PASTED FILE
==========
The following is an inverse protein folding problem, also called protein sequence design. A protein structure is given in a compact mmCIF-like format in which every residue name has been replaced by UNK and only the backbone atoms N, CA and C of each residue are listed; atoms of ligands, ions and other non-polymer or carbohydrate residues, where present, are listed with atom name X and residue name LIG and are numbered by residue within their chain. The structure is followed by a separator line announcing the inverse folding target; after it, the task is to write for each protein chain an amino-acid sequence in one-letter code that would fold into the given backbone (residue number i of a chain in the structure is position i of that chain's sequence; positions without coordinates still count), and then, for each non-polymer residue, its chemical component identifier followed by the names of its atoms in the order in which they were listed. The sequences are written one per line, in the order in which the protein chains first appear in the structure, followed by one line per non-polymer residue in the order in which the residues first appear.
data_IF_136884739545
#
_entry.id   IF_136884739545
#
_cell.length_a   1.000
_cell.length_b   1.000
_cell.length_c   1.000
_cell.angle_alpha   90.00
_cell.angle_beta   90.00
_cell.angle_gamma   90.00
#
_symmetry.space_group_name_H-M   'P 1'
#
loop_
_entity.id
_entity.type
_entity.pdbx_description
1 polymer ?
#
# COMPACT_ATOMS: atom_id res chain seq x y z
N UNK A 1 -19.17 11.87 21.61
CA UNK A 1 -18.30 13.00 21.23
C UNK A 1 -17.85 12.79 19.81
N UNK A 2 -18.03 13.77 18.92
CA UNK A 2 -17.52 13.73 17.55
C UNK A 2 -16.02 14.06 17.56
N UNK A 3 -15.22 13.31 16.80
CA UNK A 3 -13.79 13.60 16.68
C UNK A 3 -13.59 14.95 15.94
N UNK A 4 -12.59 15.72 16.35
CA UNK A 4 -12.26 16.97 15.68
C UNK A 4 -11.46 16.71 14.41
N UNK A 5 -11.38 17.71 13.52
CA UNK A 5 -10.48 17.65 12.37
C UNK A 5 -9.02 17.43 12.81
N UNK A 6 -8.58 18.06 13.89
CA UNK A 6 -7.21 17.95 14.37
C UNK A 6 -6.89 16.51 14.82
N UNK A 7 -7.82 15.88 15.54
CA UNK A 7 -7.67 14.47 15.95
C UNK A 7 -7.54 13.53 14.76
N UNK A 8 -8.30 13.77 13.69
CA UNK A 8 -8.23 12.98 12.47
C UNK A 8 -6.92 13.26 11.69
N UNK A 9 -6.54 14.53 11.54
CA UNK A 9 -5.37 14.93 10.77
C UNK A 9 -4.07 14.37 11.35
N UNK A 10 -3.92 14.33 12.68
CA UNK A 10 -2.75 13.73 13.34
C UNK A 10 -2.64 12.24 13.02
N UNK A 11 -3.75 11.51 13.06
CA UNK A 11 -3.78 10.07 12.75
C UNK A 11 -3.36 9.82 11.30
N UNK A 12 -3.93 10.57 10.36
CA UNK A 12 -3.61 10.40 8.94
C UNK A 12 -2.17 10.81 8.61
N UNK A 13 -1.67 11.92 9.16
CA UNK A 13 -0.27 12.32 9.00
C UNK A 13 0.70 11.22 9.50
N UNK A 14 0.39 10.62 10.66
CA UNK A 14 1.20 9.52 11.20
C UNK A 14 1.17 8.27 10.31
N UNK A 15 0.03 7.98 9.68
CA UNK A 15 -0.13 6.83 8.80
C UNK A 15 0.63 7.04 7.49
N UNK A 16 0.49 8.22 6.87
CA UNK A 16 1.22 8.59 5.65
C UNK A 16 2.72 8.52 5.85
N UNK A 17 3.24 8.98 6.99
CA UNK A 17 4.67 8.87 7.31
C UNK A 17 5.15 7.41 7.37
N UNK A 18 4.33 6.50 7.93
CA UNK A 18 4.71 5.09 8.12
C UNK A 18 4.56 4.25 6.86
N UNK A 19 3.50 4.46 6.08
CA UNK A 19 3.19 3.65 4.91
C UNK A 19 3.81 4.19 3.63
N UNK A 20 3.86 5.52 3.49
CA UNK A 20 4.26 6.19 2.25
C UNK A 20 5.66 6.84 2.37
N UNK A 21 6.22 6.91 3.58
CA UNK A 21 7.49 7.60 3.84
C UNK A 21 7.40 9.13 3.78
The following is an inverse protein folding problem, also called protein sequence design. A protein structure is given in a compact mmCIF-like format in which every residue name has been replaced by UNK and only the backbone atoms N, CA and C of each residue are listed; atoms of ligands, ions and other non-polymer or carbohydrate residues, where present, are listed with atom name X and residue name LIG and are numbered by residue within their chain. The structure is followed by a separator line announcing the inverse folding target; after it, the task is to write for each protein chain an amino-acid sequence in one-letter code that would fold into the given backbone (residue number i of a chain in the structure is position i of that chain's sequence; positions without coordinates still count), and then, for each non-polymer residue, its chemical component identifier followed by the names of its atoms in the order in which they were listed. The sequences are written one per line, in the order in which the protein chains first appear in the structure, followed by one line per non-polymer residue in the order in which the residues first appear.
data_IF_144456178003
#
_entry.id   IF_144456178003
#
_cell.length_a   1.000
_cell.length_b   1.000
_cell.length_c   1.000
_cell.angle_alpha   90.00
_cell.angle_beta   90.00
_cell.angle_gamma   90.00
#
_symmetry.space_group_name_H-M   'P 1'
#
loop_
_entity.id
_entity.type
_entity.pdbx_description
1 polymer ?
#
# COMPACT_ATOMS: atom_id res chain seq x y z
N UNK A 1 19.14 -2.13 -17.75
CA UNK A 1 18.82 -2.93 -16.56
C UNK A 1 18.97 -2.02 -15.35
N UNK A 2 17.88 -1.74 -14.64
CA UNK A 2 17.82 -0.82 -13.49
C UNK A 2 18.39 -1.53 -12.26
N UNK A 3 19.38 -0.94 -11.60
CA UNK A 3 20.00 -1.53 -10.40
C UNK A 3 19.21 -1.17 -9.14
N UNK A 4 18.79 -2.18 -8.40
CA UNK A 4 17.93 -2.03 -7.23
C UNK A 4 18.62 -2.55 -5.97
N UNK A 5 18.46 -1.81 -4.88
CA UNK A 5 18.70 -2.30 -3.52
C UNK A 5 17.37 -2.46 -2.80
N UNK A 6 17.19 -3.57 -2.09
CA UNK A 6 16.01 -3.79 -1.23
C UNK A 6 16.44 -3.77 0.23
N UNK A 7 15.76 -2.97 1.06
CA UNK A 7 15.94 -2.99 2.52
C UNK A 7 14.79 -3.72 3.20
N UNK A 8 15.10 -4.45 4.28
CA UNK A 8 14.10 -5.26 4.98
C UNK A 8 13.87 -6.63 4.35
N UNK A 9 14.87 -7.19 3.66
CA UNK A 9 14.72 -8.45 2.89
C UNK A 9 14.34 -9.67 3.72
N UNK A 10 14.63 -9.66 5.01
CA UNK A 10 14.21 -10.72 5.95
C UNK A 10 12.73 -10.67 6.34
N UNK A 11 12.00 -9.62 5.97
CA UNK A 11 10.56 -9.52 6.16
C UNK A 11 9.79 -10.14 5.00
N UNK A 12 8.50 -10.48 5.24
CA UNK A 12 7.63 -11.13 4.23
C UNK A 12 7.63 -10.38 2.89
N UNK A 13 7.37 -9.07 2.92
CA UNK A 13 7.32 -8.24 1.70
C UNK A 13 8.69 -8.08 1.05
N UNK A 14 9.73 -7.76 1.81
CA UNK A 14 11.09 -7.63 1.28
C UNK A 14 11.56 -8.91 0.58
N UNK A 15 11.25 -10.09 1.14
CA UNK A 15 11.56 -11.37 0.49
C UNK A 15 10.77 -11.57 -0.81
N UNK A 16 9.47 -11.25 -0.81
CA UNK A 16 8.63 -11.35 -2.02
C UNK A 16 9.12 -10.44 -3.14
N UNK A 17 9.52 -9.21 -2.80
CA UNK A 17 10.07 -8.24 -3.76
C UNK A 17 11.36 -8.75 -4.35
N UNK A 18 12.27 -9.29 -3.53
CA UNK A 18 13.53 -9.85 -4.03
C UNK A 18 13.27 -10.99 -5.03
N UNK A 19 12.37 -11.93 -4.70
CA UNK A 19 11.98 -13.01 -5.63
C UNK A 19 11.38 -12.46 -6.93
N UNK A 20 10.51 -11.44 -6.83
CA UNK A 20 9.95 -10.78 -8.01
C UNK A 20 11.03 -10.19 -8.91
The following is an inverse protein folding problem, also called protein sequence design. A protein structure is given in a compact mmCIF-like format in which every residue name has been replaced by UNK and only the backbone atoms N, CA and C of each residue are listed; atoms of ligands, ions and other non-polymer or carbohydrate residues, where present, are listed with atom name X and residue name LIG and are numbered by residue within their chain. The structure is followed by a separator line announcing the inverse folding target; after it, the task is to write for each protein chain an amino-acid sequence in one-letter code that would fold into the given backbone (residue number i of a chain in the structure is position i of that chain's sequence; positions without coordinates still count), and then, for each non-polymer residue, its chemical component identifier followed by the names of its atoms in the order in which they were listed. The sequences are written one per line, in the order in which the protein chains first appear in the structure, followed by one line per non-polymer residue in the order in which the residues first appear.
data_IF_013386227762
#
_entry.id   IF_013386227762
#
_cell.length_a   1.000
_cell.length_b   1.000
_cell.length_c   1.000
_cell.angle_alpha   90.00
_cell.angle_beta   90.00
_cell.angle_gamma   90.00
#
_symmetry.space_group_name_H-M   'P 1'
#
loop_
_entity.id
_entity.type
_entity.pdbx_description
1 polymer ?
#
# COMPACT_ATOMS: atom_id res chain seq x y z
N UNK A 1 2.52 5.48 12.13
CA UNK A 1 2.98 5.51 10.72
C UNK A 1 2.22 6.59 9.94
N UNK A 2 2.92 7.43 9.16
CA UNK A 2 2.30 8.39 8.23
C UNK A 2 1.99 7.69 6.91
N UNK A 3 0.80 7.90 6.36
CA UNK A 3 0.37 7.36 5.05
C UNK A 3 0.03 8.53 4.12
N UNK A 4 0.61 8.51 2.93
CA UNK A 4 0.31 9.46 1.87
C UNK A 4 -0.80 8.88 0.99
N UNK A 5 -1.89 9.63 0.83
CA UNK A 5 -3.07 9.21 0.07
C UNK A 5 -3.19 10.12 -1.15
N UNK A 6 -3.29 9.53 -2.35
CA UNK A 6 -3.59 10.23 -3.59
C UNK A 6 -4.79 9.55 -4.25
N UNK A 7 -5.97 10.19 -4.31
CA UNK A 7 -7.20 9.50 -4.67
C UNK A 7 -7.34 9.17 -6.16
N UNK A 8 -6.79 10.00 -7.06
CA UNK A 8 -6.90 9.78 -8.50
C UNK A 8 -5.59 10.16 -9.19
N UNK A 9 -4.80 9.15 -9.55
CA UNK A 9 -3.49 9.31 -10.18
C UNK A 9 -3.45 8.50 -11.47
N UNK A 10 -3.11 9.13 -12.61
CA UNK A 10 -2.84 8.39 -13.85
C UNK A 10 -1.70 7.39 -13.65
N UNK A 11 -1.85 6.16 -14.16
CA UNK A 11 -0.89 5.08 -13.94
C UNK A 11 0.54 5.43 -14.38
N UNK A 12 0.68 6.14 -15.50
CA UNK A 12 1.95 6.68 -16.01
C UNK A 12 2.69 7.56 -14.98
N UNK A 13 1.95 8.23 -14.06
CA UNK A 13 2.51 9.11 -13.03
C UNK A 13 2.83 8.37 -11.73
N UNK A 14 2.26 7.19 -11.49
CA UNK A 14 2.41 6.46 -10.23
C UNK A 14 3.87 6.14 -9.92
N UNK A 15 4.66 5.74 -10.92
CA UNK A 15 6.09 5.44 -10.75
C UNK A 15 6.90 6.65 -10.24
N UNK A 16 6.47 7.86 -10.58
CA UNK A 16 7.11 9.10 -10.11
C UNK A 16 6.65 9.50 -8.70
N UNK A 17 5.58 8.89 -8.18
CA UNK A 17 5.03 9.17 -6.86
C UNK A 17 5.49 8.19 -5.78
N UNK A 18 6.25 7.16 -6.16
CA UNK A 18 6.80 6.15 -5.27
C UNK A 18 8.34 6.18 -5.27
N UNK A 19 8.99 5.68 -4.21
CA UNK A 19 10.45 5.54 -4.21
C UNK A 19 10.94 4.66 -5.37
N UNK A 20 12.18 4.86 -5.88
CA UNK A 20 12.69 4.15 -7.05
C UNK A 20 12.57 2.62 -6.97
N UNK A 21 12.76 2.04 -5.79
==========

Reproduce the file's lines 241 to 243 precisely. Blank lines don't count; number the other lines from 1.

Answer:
N UNK A 19 8.99 5.68 -4.21
CA UNK A 19 10.45 5.54 -4.21
C UNK A 19 10.94 4.66 -5.37